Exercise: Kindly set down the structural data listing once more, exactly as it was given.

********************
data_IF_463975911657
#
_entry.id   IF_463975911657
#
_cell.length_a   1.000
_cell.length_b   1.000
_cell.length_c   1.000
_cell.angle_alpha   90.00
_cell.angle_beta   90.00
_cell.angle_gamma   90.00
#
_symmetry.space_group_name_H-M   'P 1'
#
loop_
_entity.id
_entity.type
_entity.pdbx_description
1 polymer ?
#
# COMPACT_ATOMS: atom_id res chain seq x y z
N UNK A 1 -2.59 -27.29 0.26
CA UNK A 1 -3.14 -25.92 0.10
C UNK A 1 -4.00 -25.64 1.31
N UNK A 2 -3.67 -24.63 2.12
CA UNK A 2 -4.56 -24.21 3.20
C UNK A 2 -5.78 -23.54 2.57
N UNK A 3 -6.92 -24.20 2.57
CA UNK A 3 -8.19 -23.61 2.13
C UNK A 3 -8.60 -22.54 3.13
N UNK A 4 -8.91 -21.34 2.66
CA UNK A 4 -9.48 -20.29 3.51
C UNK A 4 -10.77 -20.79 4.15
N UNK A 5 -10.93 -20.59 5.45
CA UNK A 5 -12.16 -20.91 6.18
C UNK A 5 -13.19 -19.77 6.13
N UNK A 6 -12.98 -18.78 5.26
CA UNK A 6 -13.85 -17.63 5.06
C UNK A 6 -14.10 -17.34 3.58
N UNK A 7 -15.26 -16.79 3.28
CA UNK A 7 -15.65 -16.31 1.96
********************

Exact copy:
data_IF_463975911657
#
_entry.id   IF_463975911657
#
_cell.length_a   1.000
_cell.length_b   1.000
_cell.length_c   1.000
_cell.angle_alpha   90.00
_cell.angle_beta   90.00
_cell.angle_gamma   90.00
#
_symmetry.space_group_name_H-M   'P 1'
#
loop_
_entity.id
_entity.type
_entity.pdbx_description
1 polymer ?
#
# COMPACT_ATOMS: atom_id res chain seq x y z
N UNK A 1 -2.59 -27.29 0.26
CA UNK A 1 -3.14 -25.92 0.10
C UNK A 1 -4.00 -25.64 1.31
N UNK A 2 -3.67 -24.63 2.12
CA UNK A 2 -4.56 -24.21 3.20
C UNK A 2 -5.78 -23.54 2.57
N UNK A 3 -6.92 -24.20 2.57
CA UNK A 3 -8.19 -23.61 2.13
C UNK A 3 -8.60 -22.54 3.13
N UNK A 4 -8.91 -21.34 2.66
CA UNK A 4 -9.48 -20.29 3.51
C UNK A 4 -10.77 -20.79 4.15
N UNK A 5 -10.93 -20.59 5.45
CA UNK A 5 -12.16 -20.91 6.18
C UNK A 5 -13.19 -19.77 6.13
N UNK A 6 -12.98 -18.78 5.26
CA UNK A 6 -13.85 -17.63 5.06
C UNK A 6 -14.10 -17.34 3.58
N UNK A 7 -15.26 -16.79 3.28
CA UNK A 7 -15.65 -16.31 1.96